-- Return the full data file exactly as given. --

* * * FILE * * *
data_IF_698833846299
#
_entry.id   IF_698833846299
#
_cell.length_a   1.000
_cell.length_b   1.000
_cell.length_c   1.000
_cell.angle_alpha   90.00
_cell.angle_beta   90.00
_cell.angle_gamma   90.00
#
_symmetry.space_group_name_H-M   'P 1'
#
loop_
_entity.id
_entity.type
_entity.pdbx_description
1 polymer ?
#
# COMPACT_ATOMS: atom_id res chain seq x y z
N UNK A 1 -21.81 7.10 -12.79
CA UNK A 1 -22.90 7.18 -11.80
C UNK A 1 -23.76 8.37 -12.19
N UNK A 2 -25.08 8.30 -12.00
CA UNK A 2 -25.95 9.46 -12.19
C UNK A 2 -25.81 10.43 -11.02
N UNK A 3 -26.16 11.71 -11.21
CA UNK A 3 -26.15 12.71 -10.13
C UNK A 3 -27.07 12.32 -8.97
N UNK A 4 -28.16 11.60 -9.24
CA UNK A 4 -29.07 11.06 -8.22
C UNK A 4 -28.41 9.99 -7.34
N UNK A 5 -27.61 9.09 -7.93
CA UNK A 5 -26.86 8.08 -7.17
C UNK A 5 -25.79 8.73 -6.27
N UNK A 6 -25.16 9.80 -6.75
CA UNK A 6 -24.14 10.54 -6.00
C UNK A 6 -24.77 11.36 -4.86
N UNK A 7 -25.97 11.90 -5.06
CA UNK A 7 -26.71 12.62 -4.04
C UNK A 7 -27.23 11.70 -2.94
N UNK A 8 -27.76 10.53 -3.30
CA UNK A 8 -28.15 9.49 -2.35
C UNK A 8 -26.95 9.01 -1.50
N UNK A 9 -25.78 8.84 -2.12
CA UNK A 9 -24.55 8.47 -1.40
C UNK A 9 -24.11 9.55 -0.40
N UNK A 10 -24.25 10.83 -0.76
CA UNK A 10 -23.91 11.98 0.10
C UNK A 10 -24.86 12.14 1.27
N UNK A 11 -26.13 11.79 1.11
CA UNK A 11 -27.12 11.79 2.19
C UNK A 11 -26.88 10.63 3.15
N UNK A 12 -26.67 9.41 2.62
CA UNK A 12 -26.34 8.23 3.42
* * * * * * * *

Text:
data_IF_698833846299
#
_entry.id   IF_698833846299
#
_cell.length_a   1.000
_cell.length_b   1.000
_cell.length_c   1.000
_cell.angle_alpha   90.00
_cell.angle_beta   90.00
_cell.angle_gamma   90.00
#
_symmetry.space_group_name_H-M   'P 1'
#
loop_
_entity.id
_entity.type
_entity.pdbx_description
1 polymer ?
#
# COMPACT_ATOMS: atom_id res chain seq x y z
N UNK A 1 -21.81 7.10 -12.79
CA UNK A 1 -22.90 7.18 -11.80
C UNK A 1 -23.76 8.37 -12.19
N UNK A 2 -25.08 8.30 -12.00
CA UNK A 2 -25.95 9.46 -12.19
C UNK A 2 -25.81 10.43 -11.02
N UNK A 3 -26.16 11.71 -11.21
CA UNK A 3 -26.15 12.71 -10.13
C UNK A 3 -27.07 12.32 -8.97
N UNK A 4 -28.16 11.60 -9.24
CA UNK A 4 -29.07 11.06 -8.22
C UNK A 4 -28.41 9.99 -7.34
N UNK A 5 -27.61 9.09 -7.93
CA UNK A 5 -26.86 8.08 -7.17
C UNK A 5 -25.79 8.73 -6.27
N UNK A 6 -25.16 9.80 -6.75
CA UNK A 6 -24.14 10.54 -6.00
C UNK A 6 -24.77 11.36 -4.86
N UNK A 7 -25.97 11.90 -5.06
CA UNK A 7 -26.71 12.62 -4.04
C UNK A 7 -27.23 11.70 -2.94
N UNK A 8 -27.76 10.53 -3.30
CA UNK A 8 -28.15 9.49 -2.35
C UNK A 8 -26.95 9.01 -1.50
N UNK A 9 -25.78 8.84 -2.12
CA UNK A 9 -24.55 8.47 -1.40
C UNK A 9 -24.11 9.55 -0.40
N UNK A 10 -24.25 10.83 -0.76
CA UNK A 10 -23.91 11.98 0.10
C UNK A 10 -24.86 12.14 1.27
N UNK A 11 -26.13 11.79 1.11
CA UNK A 11 -27.12 11.79 2.19
C UNK A 11 -26.88 10.63 3.15
N UNK A 12 -26.67 9.41 2.62
CA UNK A 12 -26.34 8.23 3.42